New uses explored for coal

Many uses: Industry experts explain low emissions applications for Latrobe Valley carbon deposits.
Many uses: Industry experts explain low emissions applications for Latrobe Valley carbon deposits.

The Latrobe Valley's brown coal could be used for a range of technologies, rather than burning it for high emissions' power generation, according to industry experts.

Brown Coal Innovation Australia chair Gerry Morvell spoke about shifting the focus away from using the resource for power generation when he faced a seminar at Federation University in Churchill yesterday.

"It's no secret the Valley is going through a transition when we look at the issue of power generation, and the closure of Hazelwood clearly signals a future," Mr Morvell said.

"We are unlikely to see a new coal-fired power station being built here in the foreseeable future, but we wouldn't rule it out in the long-term.

"We accept that we can no longer treat the atmosphere as a drain for carbon."

Industry and academic leaders at the Carbon to Products seminar discussed current and future uses of carbon.

Experts addressed carbon uses in agriculture, local carbon capture opportunities, hydrogen and other low-emissions applications.

Mr Morvell described Latrobe Valley brown coal as a "world-class" deposit of carbon that was already being used in a range of daily applications, and has far-reaching possibilities.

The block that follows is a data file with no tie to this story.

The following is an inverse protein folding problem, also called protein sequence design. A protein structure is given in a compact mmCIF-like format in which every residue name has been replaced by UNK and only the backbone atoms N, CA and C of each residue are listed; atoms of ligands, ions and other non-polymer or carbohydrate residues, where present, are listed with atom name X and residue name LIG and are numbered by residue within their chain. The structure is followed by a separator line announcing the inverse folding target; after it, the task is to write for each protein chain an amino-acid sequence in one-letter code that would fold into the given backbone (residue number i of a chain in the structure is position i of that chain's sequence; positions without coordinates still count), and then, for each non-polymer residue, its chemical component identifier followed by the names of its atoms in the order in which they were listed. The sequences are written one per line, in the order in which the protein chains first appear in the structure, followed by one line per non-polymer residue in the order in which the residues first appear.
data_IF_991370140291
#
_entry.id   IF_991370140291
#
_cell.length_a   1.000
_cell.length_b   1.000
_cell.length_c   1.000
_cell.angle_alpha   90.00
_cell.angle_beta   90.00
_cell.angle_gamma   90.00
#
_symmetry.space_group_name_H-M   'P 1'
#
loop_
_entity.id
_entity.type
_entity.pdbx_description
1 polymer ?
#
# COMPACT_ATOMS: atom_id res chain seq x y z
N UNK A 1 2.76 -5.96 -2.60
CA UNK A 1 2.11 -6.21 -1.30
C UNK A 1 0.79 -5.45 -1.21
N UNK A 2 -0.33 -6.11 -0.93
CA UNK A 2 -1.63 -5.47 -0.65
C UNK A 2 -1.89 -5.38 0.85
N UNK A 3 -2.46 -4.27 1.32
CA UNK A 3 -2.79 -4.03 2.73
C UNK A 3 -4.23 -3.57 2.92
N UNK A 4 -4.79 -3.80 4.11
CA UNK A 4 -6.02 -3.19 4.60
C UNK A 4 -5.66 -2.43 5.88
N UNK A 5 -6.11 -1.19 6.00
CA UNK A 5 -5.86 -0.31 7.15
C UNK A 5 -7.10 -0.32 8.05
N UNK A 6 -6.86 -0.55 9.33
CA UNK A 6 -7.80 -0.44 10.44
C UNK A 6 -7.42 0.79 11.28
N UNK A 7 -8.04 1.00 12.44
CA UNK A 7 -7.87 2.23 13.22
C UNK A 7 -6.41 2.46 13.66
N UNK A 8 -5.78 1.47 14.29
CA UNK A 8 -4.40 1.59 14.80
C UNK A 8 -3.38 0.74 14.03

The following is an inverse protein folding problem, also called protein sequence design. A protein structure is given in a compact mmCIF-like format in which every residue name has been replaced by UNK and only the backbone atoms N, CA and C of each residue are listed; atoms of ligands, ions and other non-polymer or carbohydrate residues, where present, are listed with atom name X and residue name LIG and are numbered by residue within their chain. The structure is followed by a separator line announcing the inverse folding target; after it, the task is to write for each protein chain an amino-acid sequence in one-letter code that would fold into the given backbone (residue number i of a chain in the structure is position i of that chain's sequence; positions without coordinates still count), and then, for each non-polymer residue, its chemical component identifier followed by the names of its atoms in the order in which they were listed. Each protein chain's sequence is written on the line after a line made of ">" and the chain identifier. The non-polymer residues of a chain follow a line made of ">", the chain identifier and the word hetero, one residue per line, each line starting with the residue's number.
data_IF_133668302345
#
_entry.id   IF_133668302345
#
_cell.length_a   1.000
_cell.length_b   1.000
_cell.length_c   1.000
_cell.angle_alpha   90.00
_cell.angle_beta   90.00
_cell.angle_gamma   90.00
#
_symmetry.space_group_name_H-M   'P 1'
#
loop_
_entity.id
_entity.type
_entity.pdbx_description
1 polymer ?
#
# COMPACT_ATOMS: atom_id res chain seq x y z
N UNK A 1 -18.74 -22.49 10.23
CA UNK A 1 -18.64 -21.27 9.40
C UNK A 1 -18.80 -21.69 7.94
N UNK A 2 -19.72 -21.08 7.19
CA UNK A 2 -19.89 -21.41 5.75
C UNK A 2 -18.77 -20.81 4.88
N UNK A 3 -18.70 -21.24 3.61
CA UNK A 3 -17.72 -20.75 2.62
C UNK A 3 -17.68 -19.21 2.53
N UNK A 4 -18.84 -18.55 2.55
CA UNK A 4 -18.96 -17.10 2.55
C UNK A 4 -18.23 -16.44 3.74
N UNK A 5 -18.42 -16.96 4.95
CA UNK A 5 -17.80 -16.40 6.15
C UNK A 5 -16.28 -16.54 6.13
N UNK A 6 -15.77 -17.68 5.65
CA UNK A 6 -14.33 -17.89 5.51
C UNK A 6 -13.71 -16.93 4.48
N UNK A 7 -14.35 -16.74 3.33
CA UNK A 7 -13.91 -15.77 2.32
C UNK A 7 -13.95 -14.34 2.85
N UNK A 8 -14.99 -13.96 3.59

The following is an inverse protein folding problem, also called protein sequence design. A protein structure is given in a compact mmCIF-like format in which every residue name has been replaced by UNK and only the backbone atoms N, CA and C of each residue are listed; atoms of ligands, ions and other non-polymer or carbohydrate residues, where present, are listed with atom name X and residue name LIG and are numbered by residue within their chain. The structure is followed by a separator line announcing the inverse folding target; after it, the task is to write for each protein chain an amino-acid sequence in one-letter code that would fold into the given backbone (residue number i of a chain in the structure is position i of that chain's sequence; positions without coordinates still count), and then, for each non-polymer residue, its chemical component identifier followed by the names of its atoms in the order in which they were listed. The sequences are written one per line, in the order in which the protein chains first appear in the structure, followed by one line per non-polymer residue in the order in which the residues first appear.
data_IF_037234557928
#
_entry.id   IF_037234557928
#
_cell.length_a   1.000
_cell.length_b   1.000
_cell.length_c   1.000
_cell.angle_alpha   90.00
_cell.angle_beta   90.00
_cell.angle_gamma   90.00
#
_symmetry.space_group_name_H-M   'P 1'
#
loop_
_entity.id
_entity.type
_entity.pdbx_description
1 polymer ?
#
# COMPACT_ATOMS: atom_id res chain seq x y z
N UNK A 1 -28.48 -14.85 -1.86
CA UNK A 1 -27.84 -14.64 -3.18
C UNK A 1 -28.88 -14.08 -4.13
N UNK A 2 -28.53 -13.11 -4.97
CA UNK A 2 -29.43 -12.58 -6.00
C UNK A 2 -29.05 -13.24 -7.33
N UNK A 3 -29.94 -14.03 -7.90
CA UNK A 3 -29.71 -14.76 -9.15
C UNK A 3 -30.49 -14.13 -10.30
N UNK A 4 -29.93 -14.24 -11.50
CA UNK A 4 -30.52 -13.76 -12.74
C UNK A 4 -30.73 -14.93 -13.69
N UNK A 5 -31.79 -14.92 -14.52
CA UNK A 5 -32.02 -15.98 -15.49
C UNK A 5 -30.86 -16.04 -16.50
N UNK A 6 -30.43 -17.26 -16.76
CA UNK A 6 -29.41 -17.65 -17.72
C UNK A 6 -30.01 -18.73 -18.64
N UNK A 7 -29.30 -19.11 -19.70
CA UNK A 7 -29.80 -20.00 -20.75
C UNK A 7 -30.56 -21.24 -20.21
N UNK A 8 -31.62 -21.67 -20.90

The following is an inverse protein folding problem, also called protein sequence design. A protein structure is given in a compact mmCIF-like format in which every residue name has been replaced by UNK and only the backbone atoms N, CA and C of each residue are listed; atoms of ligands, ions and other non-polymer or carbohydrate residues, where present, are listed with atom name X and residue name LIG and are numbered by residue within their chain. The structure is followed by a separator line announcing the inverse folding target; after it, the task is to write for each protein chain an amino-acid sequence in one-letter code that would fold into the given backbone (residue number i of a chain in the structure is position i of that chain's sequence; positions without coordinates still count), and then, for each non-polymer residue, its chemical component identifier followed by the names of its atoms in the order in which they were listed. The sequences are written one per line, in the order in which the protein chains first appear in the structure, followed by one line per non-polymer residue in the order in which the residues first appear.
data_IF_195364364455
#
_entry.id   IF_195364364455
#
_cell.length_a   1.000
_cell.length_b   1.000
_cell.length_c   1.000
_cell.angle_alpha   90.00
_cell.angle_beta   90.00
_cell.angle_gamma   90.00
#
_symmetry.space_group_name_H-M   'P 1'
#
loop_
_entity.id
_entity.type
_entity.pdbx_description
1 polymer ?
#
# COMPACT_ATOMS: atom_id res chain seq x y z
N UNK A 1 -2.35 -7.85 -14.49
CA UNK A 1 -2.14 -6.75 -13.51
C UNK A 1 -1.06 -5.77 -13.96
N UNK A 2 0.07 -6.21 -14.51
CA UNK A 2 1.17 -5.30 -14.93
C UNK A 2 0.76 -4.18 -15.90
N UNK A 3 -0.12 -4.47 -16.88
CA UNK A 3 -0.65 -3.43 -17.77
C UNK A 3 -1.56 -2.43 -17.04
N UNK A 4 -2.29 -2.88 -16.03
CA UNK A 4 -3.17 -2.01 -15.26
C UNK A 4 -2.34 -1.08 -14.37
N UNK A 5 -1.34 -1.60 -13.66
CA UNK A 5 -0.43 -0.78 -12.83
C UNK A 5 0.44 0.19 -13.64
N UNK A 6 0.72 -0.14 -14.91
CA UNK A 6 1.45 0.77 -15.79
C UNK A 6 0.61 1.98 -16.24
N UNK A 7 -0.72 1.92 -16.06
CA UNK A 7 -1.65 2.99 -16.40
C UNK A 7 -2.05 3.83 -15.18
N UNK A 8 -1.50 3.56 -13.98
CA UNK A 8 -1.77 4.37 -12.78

He said some ideas such as retro-fitting carbon-capture storage facilities onto existing power stations could tackle emissions problems, and carbon anodes could provide a cheap resource for battery technology.

Mr Morvell said that although many ideas are at embryonic, or laboratory stages, many concepts were well underway in other parts of the world and should be applied in the Latrobe Valley.

"The Valley has a huge engineering and power generation resource at risk of being dissipated. How do we capture and grow new industries?" he said.

"It's important we grow new jobs and to maintain existing skills."

Federation University vice chancellor Leigh Sullivan said it was essential to develop new business models around brown coal.

He said the university, in conjunction with Brown Coal Innovation Australia, was looking at developing a local regional carbon innovations centre to support new ideas for industry and technologies.

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